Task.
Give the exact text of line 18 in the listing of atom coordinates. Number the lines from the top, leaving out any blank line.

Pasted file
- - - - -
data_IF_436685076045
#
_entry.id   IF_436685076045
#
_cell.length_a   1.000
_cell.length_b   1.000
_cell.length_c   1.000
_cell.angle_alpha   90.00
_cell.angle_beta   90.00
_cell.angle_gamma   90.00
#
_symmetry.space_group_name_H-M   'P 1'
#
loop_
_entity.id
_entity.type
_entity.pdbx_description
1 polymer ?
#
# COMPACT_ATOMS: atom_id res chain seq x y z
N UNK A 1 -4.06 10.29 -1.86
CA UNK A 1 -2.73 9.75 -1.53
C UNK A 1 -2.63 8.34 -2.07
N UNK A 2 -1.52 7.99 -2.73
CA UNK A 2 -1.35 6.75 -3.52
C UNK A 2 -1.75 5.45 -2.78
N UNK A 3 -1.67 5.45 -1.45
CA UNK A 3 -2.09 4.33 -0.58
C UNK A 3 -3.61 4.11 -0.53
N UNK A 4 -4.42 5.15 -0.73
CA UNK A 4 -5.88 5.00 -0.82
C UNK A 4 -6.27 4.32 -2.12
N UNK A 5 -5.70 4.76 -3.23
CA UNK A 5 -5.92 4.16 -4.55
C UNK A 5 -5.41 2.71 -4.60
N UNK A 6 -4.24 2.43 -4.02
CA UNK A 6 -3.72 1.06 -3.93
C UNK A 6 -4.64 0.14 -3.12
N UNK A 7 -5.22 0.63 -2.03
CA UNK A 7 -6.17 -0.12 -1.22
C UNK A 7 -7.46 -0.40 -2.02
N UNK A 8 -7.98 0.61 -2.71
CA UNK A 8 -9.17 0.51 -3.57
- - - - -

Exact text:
1 polymer ?